But given the fact that those players have already been lined up for the 2021 class and most of KU’s 13 scholarships already will be spoken for, KU’s efforts to enhance the program’s athleticism via a major overhaul may still be a recruiting class or two out.
You never know what can happen in an offseason at any college program.
Sometimes players decide to transfer out. Others decide to leave school early. And with the transfer portal becoming as popular as Blockbuster Video on a Friday night in the 1990s — and the expected passage of the one-time free transfer rule on the horizon — there could be more movement than ever this offseason.
Things have certainly been trending that way in recent years.
It’s still too early to know if either of those paths will affect KU’s roster in the coming months, but if Self stands pat with what he has and what he already has signed in the incoming class, there just is not a lot of room to add immediate help.
That’s why the player development part of KU’s future is so crucial.
It’s hard to imagine Monday’s 34-point massacre not being a factor in that. Anyone who played a role on this year’s team who returns next season likely will be motivated and driven by that final score and the awful feeling the Jayhawks had inside Hinkle Fieldhouse on Monday night.
So they’ll work to push past it and avoid that feeling again in the future. And what this group did in 2021 is any indication of its potential in the future, there’s plenty of reason to believe everyone who returns can and will get better heading into the 2021-22 season.
“I think our guys maximized their individual abilities pretty well," Self said. "But our margin of error was small. I think that there was less margin for error on this team probably than any team we’ve had since I’ve coached here."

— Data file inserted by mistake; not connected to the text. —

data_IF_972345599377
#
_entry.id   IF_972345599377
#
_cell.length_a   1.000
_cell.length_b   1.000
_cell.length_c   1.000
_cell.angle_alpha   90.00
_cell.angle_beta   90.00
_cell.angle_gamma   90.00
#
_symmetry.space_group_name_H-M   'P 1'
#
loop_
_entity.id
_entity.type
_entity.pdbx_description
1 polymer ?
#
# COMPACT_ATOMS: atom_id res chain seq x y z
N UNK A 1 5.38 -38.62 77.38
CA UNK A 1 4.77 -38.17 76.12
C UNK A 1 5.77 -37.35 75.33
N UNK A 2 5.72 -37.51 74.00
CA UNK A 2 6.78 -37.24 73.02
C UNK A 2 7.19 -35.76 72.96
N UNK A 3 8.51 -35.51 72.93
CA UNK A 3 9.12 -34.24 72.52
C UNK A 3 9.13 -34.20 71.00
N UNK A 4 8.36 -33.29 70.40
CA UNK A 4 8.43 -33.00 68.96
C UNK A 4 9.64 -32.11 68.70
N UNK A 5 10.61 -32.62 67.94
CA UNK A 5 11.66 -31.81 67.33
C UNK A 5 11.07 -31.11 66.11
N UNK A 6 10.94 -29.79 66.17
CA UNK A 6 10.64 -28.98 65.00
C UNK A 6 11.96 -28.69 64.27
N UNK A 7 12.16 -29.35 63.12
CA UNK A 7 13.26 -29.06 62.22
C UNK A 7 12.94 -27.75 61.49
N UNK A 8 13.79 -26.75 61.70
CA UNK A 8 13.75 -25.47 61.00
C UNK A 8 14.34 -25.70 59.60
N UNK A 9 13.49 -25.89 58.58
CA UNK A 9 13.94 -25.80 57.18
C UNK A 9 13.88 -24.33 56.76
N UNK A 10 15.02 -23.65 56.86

Stay in touch with KUsports.com throughout the weeks ahead for a breakdown of KU’s returners as well as coverage of KU’s efforts on the recruiting trail.
Indianapolis — The reality of what was coming showed on Kansas senior Marcus Garrett’s face throughout Monday’s 85-51 loss to sixth-seeded USC at Hinkle Fieldhouse.
A flinch here. A grimace there, both admissions of frustration without the utterance of a single word.
But as long as there was still time on the clock, there also was still work to be done, so Garrett never let the sadness hit him.
When it did, at the end of the kind of NCAA Tournament loss not often experienced this early by teams seeded this high, the emotions overwhelmed him.
First, on the Kansas bench after he had checked out for what could be the final time in his KU career.
With his face resting in his hands, Garrett leaned forward in his chair and tried to collect himself while being consoled by KU assistant Jerrance Howard.